And of course, as is de rigueur in a Lombard dish worthy of the name, it was served with polenta.


The combination is vital, because the firm flouriness of the polenta admirably counterbalances the sweet mushiness of the stracotto. Donkey meat, which is anyway sweeter-tasting than beef, becomes even sweeter in a stracotto.

Sweetness of taste is also a characteristic of horsemeat, which I first ate as a boy with my French grandmother. Boucheries chevalines, or butchers specializing in horsemeat, were very common in France when I was young; the French did not have the squeamishness of the English when it came to eating horse.

boucherie chevaline

Horse was also cheaper than beef, so the poorer classes ate horsemeat. My grandmother was poor but had not been so when she was young, so she tried to avoid horsemeat and its suggestion of poverty. But from time to time, when the bank balance was a little low, she deigned to buy it. When we were in the house in the country, the butcher – and the grocer – came to us rather than us having to go to them. One of my boyhood memories is the insistent sound of a horn on the road outside, at which point a great cry would go up “the butcher [or the grocer, depending on the day of the week] has arrived” and there would be a frenzied gathering up of money, shopping lists and shopping bags, as my grandmother [or mother during the summer] was anxious to get to the road before the butcher [or grocer] drove off. I tagged along, loving the noise and drama of it all. I also was fascinated by these mobile shops, which looked somewhat like this:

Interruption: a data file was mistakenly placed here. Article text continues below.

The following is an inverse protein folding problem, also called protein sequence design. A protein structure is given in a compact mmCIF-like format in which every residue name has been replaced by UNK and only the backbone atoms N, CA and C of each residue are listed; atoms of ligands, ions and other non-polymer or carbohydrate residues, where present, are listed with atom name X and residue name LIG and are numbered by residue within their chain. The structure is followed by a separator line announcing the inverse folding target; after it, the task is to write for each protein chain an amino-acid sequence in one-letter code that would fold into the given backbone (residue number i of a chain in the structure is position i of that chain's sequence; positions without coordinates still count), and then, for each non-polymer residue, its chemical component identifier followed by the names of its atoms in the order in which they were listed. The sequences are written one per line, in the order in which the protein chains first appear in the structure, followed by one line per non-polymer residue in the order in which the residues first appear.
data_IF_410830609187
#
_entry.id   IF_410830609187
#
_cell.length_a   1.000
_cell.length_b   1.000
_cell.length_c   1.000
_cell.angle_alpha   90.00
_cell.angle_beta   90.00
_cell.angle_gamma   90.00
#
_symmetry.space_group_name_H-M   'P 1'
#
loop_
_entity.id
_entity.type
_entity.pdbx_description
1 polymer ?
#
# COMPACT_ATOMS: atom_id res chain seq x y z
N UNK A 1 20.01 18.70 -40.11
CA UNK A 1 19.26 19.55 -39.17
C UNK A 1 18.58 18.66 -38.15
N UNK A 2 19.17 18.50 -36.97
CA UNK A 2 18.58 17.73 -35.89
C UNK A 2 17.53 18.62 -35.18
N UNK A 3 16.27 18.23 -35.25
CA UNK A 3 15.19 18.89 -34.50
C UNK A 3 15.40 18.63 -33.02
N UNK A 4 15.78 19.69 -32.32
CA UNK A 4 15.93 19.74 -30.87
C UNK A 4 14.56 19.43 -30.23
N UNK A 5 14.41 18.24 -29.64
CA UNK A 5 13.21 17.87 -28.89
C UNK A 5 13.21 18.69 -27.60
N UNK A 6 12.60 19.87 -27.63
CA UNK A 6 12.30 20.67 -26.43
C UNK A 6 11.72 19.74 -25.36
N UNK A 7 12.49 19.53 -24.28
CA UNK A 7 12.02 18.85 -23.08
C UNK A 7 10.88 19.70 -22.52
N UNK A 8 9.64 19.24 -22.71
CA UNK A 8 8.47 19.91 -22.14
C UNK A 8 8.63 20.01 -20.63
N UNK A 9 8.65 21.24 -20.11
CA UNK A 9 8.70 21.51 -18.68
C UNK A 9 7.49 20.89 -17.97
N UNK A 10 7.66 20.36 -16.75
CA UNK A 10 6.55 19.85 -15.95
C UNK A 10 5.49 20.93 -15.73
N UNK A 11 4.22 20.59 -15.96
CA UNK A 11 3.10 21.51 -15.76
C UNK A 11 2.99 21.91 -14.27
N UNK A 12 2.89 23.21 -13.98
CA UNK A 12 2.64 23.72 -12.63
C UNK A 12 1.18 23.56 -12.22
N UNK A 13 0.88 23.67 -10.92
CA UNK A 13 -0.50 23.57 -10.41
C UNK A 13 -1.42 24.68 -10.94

It was a Citroen van, which had been kitted out to open up on the side. The butcher [or grocer] would stand inside exactly as he would behind his counter in the shop. The photo is actually of a miniature model, which has been set up in a very realistic scenery; it certainly comes close to my memory of what awaited us when we got out onto the road. This a photo of the real thing, although this particular example has been gussied up for modern urbanites:


And when my grandmother did buy horsemeat, she would cook it up as a steak, with home-made frites, or French fries. Horsemeat is a much darker meat than beef, as this photo shows:

horse steak

Well, now that I have confessed – cheerfully, I would say – to the heinous crime of eating donkey and horse, let me come completely clean and also confess to having eaten dog. In South Korea. Very delicious, as the Chinese would say …


Naviglio grande: http://farm4.staticflickr.com/3087/2312319399_2401d37b1f_z.jpg
Stracotto d’asino: http://www.piaceredelgusto.com/wp-content/uploads/2013/01/Brasato-dasino.jpg
Polenta: http://www.italianfoodnet.com/uploads/img/news-polenta_taragna.jpg
Boucherie chevaline: http://www.lebouguen-lesbaraques.infini.fr/IMG/jpg/Boucherie_Lubin_au_Bouguen_Pepere_Mamie_Mr_Guyomard_et_Rosie_famille_Regine.jpg